My several weeks of being a building "sub" allowed me to connect and communicate with the kids. I asked them how they were doing, helped them find assignments, got them back on task.

When I became a long-term substitute and began actually teaching the class, however, I no longer had the time to really stop and listen or provide much-needed support. I rush between opening Zoom, taking attendance and managing chat from students who are attending remotely. I’m constantly letting kids into the Zoom after their Internet dropped. I’m approving bathroom passes (kids can’t go to bathrooms between classes because of crowding and the need for contact tracing, and thus I have to fill out a pass every time saying which bathroom they’ll be going to). 

Between periods, teachers are sanitizing the classroom instead of taking a bathroom break or a drink of water. Then they are monitoring the hallways to ensure students are distancing and getting into their classrooms instead of taking another lap around the school. 

Oh, and there's the teaching. Teaching to a computer for 110-minute periods is grueling. The students and their needs often take a back seat to all the "must-dos" and protocols.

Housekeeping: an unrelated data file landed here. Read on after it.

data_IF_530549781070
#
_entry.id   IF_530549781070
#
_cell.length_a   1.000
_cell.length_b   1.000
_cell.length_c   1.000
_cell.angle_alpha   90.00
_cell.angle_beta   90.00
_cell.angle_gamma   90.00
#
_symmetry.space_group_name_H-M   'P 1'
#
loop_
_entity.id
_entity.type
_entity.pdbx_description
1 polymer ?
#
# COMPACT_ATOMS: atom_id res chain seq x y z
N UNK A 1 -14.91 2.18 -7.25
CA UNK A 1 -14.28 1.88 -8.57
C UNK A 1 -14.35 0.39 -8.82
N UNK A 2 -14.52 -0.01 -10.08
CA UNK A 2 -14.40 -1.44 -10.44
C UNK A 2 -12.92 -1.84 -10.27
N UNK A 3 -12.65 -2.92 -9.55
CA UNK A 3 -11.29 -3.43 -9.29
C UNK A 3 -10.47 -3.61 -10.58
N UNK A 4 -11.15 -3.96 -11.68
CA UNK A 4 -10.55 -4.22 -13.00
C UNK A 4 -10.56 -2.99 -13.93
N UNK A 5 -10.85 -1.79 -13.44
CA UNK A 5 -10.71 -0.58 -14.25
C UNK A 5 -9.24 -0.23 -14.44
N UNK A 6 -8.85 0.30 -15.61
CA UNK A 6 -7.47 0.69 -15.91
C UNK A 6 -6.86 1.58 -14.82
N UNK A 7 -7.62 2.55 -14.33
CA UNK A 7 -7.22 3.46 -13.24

What teachers are doing right now is daunting, miraculous, and almost superhuman. It’s also unsustainable.

In many cases, the students attending in person are the ones who are most at risk and need the most attention. But they simply can’t get it in this teaching environment.

And those kids at home? When they raise a hand or private message me in chat sometimes I see it and sometimes I’m focused on the student in the back of the room raising his hand to go to the bathroom, or straining to hear a question from one of the students.

Unlike normal times, walking around the class and engaging one on one is hard to do both because of COVID protocols and because if I walk away from the screen I risk missing a question from the remote students. Private talks to correct behavior or to just check on a child that appears to be having a rough day? Very difficult in this environment of social distancing.

Don't get me wrong: I've seen so much innovation. But the energy it takes to do this, day in and day out, teaching to a screen and to a classroom – and often doing so with a lot of strikes against you – is exhausting beyond belief.

That anyone is criticizing teachers right now just floors me.

Realistically, what is needed for each of these teachers is an aide, a support person to do what I was doing as a building sub before taking on this class. But schools don’t have the budget for this. And even if they did, there just aren’t the bodies to fulfill this need. There are barely the bodies to do the superhuman work of leading classrooms.

I hope for the sake of all the educators, families and students that there are some brilliant minds coming up with a better way going into next school year. 

Until then, I'm going to hang on to my hat and try to help these kids to the finish line of sixth grade.